http://racesonline.com/events/quarry-crusher/results/2015

In the Double, Brad Popple won the overall by like 5 minutes. Dude looked like a pro and was running up the quarry looking like my 5k pace. Harbison trail runner Marian Nanney took the women’s win. They only did 1st in AG for the double, I guess because of the small field. In the 30-34, Sheila Subbarao beat out a host of elite 30-34ers to take the win, with Craig Wlaschin winning among the men. Bill Siebers took the men’s 45-49 and Catherine Harris took the women’s title in a pink tutu. Stole my idea. Kenny Standley ran an amazing 44:49 to take 2nd overall and win the 50-54. I am not worthy. Wes Spratt won the 55-59 but paid for it with one of the best finshing photos of all time. Dr. Shawn Chillag took the 65-69.

In the Single, Derek Gomez celebrated his 40th in style by taking the overall win, edging out Trent Morrow and Jeremy Becraft. Strong work, dude! Jennifer Oblinger took the women’s win. Ryan Sacko placed 3rd in the 30-34.  Drew Williams technically took 3rd in the 35-39, though they used chip time on age group awards instead of gun time, so he was left out. Rick Gibbons won the 55-59, and Jack Kuenzie took the 60-64. Brigitte Smith won the 65-69, while Henry Holt and Rocky Soderberg went 1-2 in the 70+.

 

 

 

 

 

 

 

Bunny Hop 5k – Columbia, SC – 4/4/15

 

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The Bunny Hop 5k is a relatively new race in the YMCA series, first held in 2013. For whatever reason, the stars aligned that year and somehow I took home the first male overall prize. I’d like to say I won the race, but as it turned out, Amy McDonaugh thoroughly chicked me and actually crossed the finish line first. Amy came rolling in to the finish looking all athletic and strong, to a huge ovation. The poor bystanders then had to see me completely headless chicken it , about ready to puke, in an effort to break 19.  No cheers for the Sasquatch,  but I got my 18:59. Beautiful. There was an award for first male overall, and I wasn’t about to turn down a hundred bucks, despite the shame.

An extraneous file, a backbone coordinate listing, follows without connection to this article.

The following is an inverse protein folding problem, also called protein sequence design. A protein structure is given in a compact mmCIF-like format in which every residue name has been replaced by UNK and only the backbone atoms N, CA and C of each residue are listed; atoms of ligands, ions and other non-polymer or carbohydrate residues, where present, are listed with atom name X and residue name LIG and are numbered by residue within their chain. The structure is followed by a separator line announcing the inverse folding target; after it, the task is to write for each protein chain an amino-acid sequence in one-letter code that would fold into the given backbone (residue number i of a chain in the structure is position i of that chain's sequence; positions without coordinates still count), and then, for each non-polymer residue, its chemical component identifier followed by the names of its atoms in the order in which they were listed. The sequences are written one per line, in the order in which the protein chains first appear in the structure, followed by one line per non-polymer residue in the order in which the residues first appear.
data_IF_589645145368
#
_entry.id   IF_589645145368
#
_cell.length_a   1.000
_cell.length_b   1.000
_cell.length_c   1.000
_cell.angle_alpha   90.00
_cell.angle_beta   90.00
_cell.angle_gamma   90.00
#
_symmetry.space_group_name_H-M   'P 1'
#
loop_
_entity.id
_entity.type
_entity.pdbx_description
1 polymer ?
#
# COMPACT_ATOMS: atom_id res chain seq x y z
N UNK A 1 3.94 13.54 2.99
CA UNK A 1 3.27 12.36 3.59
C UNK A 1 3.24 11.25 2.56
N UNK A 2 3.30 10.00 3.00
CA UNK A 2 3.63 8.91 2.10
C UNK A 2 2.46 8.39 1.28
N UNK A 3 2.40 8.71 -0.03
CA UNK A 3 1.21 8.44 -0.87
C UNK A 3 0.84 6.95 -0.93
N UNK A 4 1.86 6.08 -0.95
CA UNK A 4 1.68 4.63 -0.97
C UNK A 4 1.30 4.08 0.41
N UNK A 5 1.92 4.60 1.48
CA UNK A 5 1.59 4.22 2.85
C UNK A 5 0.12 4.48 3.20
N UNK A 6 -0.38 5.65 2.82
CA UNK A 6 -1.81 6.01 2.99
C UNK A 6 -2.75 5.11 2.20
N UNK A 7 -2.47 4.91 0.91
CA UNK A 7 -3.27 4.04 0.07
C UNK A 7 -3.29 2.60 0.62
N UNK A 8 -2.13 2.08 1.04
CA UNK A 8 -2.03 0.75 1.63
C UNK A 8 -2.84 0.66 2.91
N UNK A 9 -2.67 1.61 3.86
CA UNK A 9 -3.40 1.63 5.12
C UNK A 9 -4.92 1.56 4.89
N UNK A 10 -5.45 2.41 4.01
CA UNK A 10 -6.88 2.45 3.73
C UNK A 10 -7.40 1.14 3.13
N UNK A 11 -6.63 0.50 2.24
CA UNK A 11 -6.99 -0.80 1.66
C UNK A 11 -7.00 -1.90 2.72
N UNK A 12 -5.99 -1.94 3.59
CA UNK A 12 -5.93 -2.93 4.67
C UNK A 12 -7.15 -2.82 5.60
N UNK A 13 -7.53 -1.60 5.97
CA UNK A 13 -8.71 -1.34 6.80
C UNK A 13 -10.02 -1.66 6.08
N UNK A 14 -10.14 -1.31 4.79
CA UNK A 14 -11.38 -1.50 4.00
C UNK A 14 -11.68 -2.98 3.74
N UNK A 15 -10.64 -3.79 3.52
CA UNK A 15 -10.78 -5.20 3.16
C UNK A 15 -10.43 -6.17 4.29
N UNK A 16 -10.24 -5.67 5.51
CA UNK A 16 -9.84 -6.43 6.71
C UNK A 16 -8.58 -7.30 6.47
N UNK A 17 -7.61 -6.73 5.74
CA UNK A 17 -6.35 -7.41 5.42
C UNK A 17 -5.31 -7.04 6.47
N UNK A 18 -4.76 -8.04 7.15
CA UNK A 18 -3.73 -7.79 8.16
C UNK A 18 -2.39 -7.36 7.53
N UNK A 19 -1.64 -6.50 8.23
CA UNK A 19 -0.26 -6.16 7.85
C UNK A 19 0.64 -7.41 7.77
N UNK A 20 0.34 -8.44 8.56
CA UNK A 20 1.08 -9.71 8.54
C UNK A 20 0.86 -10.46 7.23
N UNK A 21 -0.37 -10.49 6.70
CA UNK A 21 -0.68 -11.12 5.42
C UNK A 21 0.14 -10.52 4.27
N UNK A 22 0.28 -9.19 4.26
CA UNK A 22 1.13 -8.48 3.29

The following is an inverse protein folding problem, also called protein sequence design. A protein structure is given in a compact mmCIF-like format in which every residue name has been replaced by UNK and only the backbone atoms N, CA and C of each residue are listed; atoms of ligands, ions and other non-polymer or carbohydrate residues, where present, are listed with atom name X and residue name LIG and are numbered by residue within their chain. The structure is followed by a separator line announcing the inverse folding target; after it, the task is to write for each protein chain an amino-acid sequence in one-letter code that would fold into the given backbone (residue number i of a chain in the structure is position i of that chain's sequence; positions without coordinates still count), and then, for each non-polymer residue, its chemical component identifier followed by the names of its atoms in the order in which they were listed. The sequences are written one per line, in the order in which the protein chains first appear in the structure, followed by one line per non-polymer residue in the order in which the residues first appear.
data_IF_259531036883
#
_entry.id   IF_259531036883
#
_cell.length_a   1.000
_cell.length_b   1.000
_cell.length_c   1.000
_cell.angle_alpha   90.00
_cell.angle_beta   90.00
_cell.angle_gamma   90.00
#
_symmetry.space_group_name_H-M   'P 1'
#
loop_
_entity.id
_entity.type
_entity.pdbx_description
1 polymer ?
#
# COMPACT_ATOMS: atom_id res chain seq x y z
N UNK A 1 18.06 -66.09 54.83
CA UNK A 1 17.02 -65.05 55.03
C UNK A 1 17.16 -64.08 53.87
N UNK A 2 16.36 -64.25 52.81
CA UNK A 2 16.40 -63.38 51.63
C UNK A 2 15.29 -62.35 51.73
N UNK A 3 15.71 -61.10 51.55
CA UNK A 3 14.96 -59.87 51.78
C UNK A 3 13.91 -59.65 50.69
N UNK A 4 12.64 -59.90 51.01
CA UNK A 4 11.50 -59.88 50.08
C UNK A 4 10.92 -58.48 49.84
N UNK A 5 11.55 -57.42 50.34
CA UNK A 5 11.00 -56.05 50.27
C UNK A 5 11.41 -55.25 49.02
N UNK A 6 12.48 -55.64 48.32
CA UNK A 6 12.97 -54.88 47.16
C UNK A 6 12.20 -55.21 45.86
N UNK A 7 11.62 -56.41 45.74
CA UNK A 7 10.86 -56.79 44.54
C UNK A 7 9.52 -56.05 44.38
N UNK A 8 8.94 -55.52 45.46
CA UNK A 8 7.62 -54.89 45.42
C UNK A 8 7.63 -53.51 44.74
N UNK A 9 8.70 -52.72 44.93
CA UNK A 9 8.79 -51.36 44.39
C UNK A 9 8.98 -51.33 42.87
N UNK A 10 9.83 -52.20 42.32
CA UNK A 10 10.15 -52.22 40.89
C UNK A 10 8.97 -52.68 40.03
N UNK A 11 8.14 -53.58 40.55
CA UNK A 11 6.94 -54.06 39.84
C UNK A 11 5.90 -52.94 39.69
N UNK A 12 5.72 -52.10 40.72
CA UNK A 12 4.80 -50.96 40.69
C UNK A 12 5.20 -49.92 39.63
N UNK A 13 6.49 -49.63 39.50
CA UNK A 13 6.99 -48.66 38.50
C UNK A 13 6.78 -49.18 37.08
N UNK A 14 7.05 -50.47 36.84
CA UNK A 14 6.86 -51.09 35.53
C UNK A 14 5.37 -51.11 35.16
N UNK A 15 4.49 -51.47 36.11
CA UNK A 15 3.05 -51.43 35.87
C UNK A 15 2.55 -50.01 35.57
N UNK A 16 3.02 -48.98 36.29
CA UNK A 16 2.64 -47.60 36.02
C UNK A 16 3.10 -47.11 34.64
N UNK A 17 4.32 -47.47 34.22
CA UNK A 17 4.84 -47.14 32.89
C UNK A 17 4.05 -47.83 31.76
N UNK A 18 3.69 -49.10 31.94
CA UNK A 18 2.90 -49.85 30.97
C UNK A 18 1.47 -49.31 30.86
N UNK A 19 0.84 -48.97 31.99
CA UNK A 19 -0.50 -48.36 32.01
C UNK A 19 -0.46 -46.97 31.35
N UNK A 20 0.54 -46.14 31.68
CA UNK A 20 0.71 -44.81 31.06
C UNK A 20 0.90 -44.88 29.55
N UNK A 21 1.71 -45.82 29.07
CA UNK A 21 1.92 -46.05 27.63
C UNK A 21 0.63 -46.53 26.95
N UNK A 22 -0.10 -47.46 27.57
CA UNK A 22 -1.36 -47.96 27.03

With a female overall winner and an Albino Sasquatch male champ, you can be sure that fellow trophy hunters will take notice. And notice they did. The race grew significantly last year and exploded to 300+ in 2015. I didn’t get to defend my “title” in 2014 with the Palmetto 200 coinciding, but I think Justin Bishop came out and crushed the field for the win.

Speaking of defending titles, I certainly don’t get a chance to do that very often, but this was also Resurrection Run weekend. Resurrection was the site of the epic battle of whiteness last year, a brutal battle of the pigmentally challenged. I edged out the Pale Beast and basked in the afterglow of my first post-cliff victory. We won’t mention the fact there were like 40 people in the race and half of them walkers. A win is a win, baby.